Obtaining a judgment is one thing, enforcing it is another. The location of a judgment debtor’s assets can be unknown or deliberately hidden. A judgment creditor may therefore wish to obtain information from a judgment debtor as to the whereabouts of assets, to enable it to make decisions as to how and where to enforce. Part 71 of the English Civil Procedures Rules enables a judgment creditor to do just that.
Examination of Judgment Debtors – CPR Part 71
Under Part 71, a judgment creditor can obtain a court order requiring a judgment debtor to provide information about his or her means and any other matter about which information is needed to enforce a judgment. A party served with such an order has to attend court to be examined on oath and, as necessary, to produce documents. This is a powerful tool as any failure to comply with the order can ultimately lead to committal to prison for contempt of Court.
In the case of a company, the order is made against an officer of the company and it is the officer who is examined and is at risk of committal proceedings if he or she fails to comply. I t is not possible to make such an order against officers if they are outside the jurisdiction when the application and order are made. However, in a recent case, it was held that a non resident foreign citizen who was served on a brief visit to England was subject to Part 71.
The Deutsche Bank Case
Deutsche Bank had obtained a US$243m judgment against a Turks and Caicos registered company, Sebastian Holdings Inc (SHI). The Court found that Mr Vik, who was at one time the sole owner and director of SHI, had transferred close to US$900m of assets out of SHI to hinder Deutsche Bank’s enforcement efforts. The Bank therefore had grounds to argue that SHI still had substantial assets but it did not know where those assets were. This was a paradigm case of when a creditor would want to make use of Part 71 and the Bank applied for, obtained and served an order for Mr Vik’s examination while he was briefly in the country.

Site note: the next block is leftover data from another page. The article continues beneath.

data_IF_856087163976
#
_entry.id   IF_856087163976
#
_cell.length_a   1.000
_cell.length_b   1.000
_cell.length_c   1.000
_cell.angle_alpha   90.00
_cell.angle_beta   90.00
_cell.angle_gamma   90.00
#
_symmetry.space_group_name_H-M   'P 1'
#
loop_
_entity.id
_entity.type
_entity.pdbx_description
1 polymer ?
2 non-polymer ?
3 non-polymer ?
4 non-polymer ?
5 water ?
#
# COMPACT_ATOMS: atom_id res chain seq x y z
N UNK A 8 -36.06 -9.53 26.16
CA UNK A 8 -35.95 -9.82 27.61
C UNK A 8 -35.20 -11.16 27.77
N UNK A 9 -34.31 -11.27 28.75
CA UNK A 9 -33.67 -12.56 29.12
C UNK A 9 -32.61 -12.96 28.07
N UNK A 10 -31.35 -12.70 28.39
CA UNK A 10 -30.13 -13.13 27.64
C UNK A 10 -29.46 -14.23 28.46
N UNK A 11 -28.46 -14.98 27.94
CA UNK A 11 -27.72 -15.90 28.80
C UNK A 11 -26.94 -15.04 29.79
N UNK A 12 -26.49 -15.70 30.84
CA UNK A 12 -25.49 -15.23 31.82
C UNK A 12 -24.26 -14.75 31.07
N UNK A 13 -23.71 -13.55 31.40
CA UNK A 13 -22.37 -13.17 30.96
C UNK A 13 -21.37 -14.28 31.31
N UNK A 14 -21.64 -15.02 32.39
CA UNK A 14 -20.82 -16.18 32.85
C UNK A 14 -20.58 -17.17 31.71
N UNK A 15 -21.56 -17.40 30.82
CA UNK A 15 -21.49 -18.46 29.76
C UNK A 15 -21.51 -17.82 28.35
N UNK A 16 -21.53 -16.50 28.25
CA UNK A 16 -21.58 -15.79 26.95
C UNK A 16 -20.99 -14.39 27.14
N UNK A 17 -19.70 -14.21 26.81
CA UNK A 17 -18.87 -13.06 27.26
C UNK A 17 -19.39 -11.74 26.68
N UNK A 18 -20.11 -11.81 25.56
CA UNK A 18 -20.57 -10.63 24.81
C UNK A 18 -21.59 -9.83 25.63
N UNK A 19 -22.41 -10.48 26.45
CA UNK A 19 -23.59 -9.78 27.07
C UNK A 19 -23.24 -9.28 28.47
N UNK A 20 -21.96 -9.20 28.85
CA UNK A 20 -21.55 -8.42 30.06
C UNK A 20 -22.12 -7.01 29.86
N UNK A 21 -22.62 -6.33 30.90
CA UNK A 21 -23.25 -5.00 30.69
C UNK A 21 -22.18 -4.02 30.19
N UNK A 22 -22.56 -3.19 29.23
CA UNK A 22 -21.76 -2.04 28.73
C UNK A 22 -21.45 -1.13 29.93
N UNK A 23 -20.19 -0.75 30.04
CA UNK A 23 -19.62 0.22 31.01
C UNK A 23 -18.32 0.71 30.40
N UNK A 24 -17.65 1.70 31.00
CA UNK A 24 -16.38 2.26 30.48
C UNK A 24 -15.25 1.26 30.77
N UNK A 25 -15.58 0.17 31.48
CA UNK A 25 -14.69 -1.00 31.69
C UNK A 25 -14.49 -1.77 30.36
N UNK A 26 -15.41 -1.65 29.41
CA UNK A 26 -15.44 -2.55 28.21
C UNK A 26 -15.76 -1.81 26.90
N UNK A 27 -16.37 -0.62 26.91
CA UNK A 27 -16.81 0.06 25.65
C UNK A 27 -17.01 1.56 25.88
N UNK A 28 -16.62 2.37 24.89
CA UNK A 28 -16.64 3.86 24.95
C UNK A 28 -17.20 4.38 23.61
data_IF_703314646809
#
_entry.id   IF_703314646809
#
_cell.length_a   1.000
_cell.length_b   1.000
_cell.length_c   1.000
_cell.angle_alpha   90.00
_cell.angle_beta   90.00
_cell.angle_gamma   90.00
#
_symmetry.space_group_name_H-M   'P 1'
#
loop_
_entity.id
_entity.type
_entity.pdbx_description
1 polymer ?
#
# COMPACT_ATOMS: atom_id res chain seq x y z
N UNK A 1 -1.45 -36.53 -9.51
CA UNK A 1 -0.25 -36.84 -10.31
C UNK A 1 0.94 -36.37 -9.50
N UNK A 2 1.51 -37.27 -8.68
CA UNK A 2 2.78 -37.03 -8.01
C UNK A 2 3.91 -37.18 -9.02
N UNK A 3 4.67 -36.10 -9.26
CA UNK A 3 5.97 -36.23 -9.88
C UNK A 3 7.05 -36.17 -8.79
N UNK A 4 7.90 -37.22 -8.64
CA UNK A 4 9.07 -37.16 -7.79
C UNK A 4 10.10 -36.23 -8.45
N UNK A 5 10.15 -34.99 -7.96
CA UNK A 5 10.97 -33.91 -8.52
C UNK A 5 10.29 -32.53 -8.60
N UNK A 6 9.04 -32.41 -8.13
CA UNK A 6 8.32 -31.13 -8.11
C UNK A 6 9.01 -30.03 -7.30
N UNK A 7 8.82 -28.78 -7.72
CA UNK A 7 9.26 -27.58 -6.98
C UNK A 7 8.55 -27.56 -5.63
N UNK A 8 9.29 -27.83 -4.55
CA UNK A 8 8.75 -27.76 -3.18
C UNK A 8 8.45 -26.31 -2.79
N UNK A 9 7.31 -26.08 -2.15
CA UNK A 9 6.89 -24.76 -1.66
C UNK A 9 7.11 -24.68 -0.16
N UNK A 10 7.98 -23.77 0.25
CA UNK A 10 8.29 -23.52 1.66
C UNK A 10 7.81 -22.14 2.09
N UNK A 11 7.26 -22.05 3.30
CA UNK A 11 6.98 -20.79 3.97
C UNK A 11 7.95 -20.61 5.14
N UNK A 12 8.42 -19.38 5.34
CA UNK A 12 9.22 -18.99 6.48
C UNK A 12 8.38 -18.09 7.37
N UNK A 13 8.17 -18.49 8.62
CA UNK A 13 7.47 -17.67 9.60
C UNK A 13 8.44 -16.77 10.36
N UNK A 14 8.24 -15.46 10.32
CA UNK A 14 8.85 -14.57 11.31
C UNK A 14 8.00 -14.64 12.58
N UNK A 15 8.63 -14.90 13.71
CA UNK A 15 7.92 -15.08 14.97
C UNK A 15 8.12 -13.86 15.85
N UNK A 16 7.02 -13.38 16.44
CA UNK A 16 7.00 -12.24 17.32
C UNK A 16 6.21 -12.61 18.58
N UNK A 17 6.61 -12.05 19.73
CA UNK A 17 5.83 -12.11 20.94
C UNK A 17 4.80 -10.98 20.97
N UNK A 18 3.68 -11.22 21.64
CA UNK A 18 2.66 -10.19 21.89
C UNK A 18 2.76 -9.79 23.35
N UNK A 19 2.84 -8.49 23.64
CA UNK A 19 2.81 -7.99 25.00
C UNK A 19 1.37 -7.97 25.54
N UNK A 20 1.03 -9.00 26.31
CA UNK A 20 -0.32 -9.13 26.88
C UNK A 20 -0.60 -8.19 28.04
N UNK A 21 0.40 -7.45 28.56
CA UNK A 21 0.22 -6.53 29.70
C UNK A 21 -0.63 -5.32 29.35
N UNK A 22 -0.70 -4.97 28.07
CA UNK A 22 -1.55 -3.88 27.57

Mr Vik, who is not resident or domiciled in the UK, applied to set aside the order on a number of grounds, all of which were unsuccessful. One of his arguments was that there was no jurisdiction to make an order against a non resident foreigner based simply on service on him of the order while on a fleeting visit to England or, alternatively, if there was it should only be exercised in exceptional circumstances. Both contentions were rejected. While the Court accepted that care needed to be taken in making such an order, particularly where the judgment creditor had other means to obtain the information, it had the ability to make such orders and it did not require exceptional circumstances. In any event, this was an exceptional case where Mr Vik, the officer of the company, in fact controlled the company which had failed to give proper disclosure of its assets, had told lies to the Court and had treated the company’s assets as his own. He was no stranger to the English litigation.
Nor was it any bar to the order that all the documents sought would be held outside the jurisdiction.
Judgment creditors will welcome this confirmation of the possibility of using Part 71 against non resident or domiciled officers even where the facts are less exceptional than they were in Deutsche Bank.
Deutsche Bank AG V Sebastian Holdings Inc and another  EWHC 2773 (QB)